Zurich, Switzerland’s most populous canton, has 162 municipalities. While it might be a slight exaggeration to say there are 162 unique tests, the questions can vary greatly. 

The May 15th vote standardised the process by establishing a basic knowledge test for the entire canton. 

The test includes 350 questions about Swiss history, tradition, politics and culture, with a focus on Zurich. 

Anyone taking the test will be given 50 questions at random and must answer at least 30 correctly to pass. 

What other requirements were up for a vote on May 15th?

In addition to the above, there are three other changes forecast as part of the new rules. 

People under 18 will face tighter rules for naturalisation if they are found guilty of a crime. 

Referendum: Zurich to vote on lower voting age

According to the new law, juveniles will not be able to apply for naturalisation for two years after a minor crime (i.e. shoplifting, simple bodily harm, property damage) or for five years for major crimes (i.e. robbery, murder, rape). 

The changes will also lay the groundwork for naturalisation processes to take place online. A handful of cantons including Bern and Vaud already do this, but no such online system is established in Zurich. 

Finally, the law will also reduce the cost for younger people to apply for citizenship. 

More information is available here. 

What did the parties say before the vote?

Although polling was minimal, the changes have won widespread support among Swiss political parties. 

All of the major Swiss political parties support the change, with only the right-wing Swiss People’s Party (SVP) opposed. 

Writing in the Swiss press, the SVP’s Diego Bonato suggested multicultural Zurich should have tighter naturalisation rules than the rest of the country rather than the other way around to ensure proper integration. 

“The higher the multicultural proportion of the population, the more closely you have to pay attention to naturalisation” 

While the SVP is Switzerland’s largest and most popular political party, it has comparatively lower influence in Zurich.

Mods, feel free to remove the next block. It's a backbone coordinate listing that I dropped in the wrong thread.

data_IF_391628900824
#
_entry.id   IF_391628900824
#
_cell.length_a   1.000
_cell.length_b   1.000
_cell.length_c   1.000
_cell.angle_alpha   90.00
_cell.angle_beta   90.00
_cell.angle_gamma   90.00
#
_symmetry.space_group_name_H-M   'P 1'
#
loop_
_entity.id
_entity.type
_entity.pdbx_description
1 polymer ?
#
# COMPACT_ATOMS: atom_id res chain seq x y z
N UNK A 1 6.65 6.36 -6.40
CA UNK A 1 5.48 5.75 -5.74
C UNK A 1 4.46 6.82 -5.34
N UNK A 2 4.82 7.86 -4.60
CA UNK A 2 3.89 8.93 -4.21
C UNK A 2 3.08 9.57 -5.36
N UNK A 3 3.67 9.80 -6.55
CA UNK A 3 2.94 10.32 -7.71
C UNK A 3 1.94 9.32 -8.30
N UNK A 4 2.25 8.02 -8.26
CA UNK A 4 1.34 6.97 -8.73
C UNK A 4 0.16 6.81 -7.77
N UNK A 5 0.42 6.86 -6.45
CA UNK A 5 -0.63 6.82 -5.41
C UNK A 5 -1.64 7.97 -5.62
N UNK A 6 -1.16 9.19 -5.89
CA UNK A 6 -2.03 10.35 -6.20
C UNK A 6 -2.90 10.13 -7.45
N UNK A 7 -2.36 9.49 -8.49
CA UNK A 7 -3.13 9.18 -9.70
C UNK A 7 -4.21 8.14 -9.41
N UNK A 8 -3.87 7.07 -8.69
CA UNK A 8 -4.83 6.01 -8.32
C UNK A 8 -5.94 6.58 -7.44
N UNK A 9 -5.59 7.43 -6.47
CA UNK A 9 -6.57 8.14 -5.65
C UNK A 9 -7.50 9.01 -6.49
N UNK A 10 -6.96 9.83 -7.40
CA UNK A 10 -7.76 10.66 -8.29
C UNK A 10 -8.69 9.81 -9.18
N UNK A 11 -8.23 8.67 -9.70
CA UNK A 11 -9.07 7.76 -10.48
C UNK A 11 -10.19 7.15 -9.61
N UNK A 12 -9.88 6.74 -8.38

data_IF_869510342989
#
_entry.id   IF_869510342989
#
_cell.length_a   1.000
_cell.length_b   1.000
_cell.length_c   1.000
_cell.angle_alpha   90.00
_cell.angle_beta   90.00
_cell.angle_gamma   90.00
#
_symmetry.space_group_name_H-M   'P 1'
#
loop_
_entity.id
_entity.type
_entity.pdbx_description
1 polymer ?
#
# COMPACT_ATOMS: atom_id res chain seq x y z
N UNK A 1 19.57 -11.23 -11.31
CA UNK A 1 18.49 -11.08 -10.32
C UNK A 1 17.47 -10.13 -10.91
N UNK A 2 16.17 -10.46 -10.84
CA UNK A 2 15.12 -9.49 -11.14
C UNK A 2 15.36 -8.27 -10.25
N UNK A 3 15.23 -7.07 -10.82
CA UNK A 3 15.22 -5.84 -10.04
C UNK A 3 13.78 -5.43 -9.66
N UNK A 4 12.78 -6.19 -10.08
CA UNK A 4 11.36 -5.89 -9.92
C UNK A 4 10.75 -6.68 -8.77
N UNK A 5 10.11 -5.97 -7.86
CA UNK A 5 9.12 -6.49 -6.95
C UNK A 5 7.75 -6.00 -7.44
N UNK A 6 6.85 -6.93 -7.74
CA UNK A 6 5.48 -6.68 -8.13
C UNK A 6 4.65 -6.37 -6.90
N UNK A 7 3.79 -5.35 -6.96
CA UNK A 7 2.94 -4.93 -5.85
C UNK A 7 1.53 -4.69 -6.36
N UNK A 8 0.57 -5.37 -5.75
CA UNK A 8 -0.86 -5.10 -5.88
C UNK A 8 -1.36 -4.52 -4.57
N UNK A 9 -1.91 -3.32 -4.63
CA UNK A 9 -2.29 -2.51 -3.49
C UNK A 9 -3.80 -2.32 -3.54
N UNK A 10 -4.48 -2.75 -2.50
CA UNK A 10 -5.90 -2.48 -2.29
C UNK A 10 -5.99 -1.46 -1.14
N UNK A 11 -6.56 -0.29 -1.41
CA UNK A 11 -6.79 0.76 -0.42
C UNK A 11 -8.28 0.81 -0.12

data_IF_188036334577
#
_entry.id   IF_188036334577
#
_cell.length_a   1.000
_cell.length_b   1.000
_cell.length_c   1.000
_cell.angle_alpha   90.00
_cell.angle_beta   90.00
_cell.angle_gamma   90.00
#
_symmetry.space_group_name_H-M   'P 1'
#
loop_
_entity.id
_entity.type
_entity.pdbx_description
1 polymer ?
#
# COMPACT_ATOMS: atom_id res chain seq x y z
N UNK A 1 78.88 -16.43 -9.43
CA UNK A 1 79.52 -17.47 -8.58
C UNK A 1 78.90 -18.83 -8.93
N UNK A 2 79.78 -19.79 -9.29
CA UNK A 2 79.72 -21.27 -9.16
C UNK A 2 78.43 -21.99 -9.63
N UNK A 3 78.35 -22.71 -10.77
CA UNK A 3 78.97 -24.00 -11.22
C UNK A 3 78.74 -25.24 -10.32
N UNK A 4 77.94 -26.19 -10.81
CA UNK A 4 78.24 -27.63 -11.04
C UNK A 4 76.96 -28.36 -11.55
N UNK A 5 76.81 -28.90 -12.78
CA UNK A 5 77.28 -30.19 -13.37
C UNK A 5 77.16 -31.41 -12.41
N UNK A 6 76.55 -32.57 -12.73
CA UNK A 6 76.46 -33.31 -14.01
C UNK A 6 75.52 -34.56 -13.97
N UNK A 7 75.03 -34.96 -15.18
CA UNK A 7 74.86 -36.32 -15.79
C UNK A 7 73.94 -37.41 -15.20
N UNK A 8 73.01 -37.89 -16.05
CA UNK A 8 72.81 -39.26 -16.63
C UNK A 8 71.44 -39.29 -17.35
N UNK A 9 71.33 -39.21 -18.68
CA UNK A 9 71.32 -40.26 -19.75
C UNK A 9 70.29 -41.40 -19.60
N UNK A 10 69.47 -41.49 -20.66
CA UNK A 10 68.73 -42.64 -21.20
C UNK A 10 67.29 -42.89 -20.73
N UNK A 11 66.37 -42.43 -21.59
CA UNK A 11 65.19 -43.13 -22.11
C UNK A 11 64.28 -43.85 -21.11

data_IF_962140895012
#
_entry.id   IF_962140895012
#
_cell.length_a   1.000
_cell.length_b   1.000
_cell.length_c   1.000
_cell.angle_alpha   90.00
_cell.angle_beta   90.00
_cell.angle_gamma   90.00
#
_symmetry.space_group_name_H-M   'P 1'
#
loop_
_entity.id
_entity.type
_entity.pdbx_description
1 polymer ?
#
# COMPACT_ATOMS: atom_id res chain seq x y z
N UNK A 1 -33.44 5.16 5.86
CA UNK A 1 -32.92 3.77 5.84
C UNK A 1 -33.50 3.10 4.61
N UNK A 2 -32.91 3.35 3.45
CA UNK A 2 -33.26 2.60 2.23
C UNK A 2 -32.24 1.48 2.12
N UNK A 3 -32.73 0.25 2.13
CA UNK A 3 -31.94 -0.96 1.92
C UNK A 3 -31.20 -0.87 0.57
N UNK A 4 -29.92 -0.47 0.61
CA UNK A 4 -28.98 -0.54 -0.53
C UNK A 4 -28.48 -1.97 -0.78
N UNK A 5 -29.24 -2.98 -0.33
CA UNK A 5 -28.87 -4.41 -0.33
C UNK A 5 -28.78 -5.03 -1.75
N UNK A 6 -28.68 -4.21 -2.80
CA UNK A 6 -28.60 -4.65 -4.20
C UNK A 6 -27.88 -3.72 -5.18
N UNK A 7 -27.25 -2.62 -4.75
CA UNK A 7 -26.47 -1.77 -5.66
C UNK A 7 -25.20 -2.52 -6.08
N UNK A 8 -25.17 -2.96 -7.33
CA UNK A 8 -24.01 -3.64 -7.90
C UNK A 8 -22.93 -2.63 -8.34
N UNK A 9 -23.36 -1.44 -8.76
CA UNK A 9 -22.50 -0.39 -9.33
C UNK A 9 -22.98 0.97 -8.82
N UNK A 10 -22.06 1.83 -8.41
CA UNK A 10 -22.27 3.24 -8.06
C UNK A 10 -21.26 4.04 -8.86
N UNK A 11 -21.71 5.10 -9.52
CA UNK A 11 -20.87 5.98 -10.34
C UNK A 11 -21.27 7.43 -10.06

The Social Democrats, who hold the mayorship in the city, are in favour of the proposal and hit back at suggestions it did not promote integration. 

“The new citizenship law is shaped by the idea that early and rapid naturalisation promotes integration. However, citizenship should be the the end of successful integration, not the beginning.”

“Foreigners who wish to remain in our country permanently and become part of Swiss society must society, must (still) undergo an integration process lasting several years.”

Who was able to vote?

Much like Switzerland’s men taking until the 1970s to decide whether women should get the vote, it is perhaps a paradox that foreigners’ fates will be put to a vote without their input. 

Only Swiss citizens have the right to vote in the most cases, although there are limited voting rights in some cases at a municipal level in some parts of the country. 

Efforts to provide similar rights in Zurich have continued to stall. 

Around one quarter of Zurich’s population do not have the right to vote, although it can be as high as 50 percent in some municipalities. 

Approximately 1.5 million people live in Zurich. 

More information about voting in Zurich, including details about the upcoming referendum votes, can be found here.